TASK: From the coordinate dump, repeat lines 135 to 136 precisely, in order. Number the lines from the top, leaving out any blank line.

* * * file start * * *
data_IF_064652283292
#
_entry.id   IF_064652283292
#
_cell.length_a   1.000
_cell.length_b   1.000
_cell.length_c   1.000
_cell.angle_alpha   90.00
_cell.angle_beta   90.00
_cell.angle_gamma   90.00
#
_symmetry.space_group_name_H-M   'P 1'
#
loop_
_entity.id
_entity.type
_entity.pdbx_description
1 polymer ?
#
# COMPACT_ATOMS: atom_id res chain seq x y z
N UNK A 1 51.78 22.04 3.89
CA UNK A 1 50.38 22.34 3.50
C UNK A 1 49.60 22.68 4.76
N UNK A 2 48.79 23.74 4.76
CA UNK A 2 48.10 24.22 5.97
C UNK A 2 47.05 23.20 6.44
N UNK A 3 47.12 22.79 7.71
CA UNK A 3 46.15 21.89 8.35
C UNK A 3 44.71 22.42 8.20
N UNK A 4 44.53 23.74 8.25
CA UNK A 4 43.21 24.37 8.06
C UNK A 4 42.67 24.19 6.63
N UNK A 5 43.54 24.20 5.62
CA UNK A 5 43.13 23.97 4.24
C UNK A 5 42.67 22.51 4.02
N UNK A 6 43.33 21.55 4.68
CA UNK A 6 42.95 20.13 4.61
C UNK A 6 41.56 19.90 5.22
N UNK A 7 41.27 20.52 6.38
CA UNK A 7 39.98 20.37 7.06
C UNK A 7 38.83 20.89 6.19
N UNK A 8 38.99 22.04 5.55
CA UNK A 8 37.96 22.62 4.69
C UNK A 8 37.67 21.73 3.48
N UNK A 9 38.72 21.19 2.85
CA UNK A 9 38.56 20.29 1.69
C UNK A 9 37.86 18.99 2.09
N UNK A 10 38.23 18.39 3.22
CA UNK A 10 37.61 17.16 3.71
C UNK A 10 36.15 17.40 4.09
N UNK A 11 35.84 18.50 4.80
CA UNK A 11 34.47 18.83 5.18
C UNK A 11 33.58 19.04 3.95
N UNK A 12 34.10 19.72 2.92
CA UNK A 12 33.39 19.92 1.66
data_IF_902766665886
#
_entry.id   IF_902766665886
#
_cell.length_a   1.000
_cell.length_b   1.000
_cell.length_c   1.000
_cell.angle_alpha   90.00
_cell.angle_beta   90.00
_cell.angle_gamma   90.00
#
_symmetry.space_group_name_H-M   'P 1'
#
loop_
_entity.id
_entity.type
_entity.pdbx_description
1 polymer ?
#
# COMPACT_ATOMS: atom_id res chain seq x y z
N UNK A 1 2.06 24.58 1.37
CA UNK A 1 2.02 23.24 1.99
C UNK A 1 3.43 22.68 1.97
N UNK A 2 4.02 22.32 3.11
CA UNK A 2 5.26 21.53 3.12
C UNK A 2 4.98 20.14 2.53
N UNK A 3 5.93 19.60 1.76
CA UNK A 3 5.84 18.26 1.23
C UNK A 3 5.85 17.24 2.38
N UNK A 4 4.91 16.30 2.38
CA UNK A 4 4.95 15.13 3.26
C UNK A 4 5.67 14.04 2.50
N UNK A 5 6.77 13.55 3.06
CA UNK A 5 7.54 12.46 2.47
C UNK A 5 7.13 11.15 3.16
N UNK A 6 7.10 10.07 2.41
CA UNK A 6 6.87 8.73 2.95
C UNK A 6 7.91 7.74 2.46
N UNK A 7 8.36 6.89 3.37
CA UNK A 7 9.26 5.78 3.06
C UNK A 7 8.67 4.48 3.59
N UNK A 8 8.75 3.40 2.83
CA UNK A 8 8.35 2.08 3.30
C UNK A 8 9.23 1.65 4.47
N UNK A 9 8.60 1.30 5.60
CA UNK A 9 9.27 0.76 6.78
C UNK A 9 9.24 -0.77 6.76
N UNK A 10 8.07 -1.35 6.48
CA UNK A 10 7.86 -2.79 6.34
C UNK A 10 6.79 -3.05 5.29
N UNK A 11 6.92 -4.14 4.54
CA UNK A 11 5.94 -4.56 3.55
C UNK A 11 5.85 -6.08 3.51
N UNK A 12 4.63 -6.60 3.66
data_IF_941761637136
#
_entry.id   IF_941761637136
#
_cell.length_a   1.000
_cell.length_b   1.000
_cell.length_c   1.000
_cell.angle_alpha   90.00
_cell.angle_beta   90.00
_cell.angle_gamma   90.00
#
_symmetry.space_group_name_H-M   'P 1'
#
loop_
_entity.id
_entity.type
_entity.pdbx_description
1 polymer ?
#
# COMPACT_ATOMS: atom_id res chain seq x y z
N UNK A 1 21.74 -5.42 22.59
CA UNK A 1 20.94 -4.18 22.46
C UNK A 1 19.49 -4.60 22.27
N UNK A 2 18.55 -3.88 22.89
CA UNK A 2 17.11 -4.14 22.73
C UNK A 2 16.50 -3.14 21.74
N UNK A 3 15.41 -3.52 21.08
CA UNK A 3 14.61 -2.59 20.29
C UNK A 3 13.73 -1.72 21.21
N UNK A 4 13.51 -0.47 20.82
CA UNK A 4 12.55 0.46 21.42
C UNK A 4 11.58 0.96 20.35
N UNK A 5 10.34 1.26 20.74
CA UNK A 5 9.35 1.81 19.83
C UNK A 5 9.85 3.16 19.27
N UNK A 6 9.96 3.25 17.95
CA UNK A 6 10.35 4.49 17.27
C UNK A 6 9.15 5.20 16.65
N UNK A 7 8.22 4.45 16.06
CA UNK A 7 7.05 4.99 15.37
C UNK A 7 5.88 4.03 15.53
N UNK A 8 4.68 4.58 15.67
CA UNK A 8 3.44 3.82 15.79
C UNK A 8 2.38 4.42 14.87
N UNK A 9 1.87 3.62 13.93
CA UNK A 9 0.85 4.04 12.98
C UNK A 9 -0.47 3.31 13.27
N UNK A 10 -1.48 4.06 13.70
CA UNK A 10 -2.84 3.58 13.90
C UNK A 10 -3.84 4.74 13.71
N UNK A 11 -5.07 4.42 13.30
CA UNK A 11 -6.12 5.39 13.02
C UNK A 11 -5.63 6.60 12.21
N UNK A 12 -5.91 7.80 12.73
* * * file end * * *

C UNK A 2 16.50 -3.14 21.74
N UNK A 3 15.41 -3.52 21.08